You eat well, you exercise, so why aren’t you shifting those pounds? We look at some weight-loss saboteurs you may not have thought of
1 Exercise is making you fat
‘The truth is, exercise doesn’t burn as many calories as we like to imagine it does – and too often we ‘reward’ our efforts with extra calories,’ explains Dr Sally Norton, NHS Weight Loss Consultant and founder of vavistalife.com.
What to do about it: Don’t stop exercising! The benefits are numerous, from boosting your mood to reducing heart disease and cancer risk.
But for fitness, toning and weight maintenance, you need to mix cardio, like cycling or running, with weight training or resistance work.
This helps burn calories and maintains muscle mass. ‘Drink lots of water and choose post-workout snacks wisely,’ advises Sally. Athletes might need power bars and plates of pasta, but you don’t!
2 Your scales are lying to you
Scales measure your total body weight – they don’t differentiate between fat, water or muscle.
What to do about it: You could invest in more accurate hi-tech scales that measure body fat. ‘Or check the tightness of your waistband instead,’ suggests Sally.
‘A looser waistband means more than a drop in weight on the scales, as muscle weighs more than fat. Chances are you’ll feel more toned too.’
3 You think that drinks don’t count
You may be eating a healthy breakfast, lunch and dinner and avoiding snacking throughout the day.
But, says Sally, watch out for your drinks. ‘High-street coffees can contain more calories than a doughnut!’
Alcohol, fruit juice and fizzy drinks are other big calorie traps. Alcohol contains as many calories as fat, increases your appetite and undermines your willpower.
What to do about it: ‘Stick to pure and simple water as much as possible,’ says Sally.
And ditch ‘diet’ drinks, as many contain artificial sweeteners, which stimulate high levels of insulin, ultimately leading to fat storage.
4 You’re too stressed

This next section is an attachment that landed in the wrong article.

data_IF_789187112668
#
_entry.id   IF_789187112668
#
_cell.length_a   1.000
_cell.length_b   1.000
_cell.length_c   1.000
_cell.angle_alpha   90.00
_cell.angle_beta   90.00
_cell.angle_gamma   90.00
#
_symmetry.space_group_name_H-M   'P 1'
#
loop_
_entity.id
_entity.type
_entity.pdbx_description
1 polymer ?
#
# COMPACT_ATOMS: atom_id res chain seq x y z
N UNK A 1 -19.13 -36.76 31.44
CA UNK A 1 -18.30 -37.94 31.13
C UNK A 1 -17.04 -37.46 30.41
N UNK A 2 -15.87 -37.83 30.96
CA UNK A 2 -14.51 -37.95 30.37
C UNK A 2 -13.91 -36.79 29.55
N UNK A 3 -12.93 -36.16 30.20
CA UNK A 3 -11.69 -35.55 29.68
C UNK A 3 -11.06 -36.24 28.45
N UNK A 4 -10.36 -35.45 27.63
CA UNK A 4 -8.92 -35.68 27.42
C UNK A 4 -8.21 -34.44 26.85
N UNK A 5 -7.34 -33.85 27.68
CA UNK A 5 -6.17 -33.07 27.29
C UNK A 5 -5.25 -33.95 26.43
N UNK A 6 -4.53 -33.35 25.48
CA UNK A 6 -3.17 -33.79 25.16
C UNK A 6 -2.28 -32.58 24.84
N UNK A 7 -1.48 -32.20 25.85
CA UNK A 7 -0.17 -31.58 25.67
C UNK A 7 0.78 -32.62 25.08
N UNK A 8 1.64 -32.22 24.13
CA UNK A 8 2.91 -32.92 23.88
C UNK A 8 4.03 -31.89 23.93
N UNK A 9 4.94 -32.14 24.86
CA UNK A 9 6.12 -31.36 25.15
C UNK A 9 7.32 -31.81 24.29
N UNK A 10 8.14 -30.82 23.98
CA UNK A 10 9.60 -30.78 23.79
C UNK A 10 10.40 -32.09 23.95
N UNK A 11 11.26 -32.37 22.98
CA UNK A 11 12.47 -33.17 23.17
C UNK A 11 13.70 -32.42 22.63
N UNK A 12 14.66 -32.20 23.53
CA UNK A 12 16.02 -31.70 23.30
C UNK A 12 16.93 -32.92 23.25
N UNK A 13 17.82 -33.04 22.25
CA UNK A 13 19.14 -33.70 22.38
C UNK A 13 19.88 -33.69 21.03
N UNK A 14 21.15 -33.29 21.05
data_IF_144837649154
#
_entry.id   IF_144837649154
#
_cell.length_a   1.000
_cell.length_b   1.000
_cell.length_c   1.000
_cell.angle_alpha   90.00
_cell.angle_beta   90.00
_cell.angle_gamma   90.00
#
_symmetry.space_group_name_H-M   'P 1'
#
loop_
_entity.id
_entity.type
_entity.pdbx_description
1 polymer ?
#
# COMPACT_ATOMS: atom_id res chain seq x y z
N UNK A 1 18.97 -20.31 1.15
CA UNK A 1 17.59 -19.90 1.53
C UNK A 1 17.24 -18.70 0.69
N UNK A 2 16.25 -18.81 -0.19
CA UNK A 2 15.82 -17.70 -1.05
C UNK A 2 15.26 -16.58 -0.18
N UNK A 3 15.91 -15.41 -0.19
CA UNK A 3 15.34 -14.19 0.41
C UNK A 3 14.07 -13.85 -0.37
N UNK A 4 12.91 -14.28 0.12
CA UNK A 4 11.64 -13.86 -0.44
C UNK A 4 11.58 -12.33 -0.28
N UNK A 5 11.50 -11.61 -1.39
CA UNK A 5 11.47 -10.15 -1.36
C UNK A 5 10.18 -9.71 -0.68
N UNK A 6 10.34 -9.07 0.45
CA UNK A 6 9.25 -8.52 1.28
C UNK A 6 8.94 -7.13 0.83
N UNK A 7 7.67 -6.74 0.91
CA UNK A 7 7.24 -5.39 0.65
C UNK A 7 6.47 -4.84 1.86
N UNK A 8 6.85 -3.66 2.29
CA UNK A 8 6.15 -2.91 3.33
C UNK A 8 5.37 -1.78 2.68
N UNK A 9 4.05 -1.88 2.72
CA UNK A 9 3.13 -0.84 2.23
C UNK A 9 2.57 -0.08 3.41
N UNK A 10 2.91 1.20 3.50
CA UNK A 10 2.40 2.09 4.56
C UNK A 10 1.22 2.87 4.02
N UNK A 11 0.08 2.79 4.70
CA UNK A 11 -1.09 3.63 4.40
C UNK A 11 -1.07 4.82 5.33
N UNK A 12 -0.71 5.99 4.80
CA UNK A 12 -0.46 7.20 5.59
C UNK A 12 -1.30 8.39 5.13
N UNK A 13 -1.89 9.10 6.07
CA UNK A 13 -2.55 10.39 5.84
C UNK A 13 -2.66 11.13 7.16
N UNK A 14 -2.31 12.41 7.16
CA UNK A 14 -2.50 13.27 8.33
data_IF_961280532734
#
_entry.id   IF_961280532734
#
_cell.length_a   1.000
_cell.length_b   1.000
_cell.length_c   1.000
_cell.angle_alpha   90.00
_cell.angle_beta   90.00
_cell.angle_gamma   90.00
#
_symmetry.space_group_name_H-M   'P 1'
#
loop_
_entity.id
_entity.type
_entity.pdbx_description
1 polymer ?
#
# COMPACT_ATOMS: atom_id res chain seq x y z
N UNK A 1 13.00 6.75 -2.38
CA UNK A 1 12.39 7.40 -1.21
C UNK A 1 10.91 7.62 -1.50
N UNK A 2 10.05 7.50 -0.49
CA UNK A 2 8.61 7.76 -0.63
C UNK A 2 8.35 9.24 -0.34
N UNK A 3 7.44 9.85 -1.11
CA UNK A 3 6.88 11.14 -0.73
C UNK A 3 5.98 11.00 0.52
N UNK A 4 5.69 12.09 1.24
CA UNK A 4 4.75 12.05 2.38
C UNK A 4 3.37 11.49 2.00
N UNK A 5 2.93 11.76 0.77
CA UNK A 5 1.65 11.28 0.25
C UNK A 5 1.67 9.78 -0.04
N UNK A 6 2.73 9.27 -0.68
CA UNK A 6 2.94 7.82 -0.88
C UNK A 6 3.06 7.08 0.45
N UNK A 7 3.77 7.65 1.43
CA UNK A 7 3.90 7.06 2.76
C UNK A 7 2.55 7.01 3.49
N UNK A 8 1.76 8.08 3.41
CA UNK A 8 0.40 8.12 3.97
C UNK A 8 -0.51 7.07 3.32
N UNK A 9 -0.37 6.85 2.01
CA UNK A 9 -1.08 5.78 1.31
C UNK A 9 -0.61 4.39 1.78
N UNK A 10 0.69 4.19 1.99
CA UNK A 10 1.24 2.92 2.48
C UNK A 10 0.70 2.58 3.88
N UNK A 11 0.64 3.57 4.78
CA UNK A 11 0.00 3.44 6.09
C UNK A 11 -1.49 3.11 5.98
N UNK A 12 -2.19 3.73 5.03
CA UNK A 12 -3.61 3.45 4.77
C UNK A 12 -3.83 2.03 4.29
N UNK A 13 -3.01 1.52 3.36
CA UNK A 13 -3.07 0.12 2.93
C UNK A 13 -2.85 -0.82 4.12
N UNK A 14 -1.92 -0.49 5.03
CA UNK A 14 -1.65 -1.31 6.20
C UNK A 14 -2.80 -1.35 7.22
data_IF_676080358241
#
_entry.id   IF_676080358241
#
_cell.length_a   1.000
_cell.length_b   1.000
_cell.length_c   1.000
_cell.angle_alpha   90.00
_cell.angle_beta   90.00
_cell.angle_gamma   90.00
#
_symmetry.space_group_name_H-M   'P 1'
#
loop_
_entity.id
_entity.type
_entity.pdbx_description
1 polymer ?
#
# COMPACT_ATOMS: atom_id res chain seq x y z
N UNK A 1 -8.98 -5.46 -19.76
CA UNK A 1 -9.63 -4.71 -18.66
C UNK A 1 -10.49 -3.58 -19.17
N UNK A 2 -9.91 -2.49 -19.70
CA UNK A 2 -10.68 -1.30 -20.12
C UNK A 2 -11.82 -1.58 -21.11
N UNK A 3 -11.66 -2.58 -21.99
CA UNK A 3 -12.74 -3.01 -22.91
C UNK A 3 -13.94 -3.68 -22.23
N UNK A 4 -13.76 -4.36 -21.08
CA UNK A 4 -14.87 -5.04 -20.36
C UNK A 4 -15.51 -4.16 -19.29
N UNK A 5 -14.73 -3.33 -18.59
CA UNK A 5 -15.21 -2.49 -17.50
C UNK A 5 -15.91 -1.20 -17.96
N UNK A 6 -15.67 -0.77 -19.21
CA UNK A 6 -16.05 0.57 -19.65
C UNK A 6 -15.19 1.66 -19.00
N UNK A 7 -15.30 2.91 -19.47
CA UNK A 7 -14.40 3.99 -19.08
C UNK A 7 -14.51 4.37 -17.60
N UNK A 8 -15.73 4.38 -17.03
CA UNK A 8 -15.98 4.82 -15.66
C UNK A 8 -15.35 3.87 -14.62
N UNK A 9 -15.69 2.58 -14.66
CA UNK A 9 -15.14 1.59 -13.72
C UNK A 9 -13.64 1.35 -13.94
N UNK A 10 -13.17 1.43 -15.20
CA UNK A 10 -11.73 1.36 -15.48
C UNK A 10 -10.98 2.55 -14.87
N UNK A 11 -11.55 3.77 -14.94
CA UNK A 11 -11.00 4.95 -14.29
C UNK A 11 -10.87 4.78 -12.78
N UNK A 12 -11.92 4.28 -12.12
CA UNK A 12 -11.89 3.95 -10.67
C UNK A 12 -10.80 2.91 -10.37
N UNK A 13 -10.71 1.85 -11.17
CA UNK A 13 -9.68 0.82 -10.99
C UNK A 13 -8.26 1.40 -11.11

‘Fight-or-flight stress hormones adrenalin and cortisol stimulate the appetite and encourage the body to hold on to fat – especially around the tummy,’ explains Dr Marilyn Glenville, nutritionist and author (marilynglenville.com).
‘That’s because, unless you do something physical (as your body is expecting you to) all that extra energy, in the form of fat and glucose, has nowhere to go and is simply redeposited as fat.’
What to do about it: ‘The obvious remedy is to reduce your stress,’ says Sally. ‘The other is to change the way you respond to stress. Pause before eating and take a walk, listen to music or find somewhere quiet to sit and do some slow-breathing exercises. Cravings come in a wave, so use ways to ride them through.’
5 You’re not getting enough sleep
‘Inadequate sleep lowers levels of leptin, a hormone that suppresses appetite, and increases levels of ghrelin, a hormone that increases food intake and is thought to play a role in long-term regulation of body weight,’ explains Marilyn Glenville.
What to do about it: Make sure you’re getting seven to eight hours sleep a night and feel refreshed – but focus on quality instead of quantity.
Your bedroom should be cool, quiet, dark, free from distractions (computers, tablets, mobile phones and TVs), and make sure your bed and bedding is comfortable.
6 You’re swayed by others
Research shows we typically eat more calories in company than when alone, and women are more likely to be influenced by the diet patterns of colleagues than men.
A separate study found if you have overweight friends you’re more likely to gain weight yourself, as we mimic each other’s behaviour when eating out.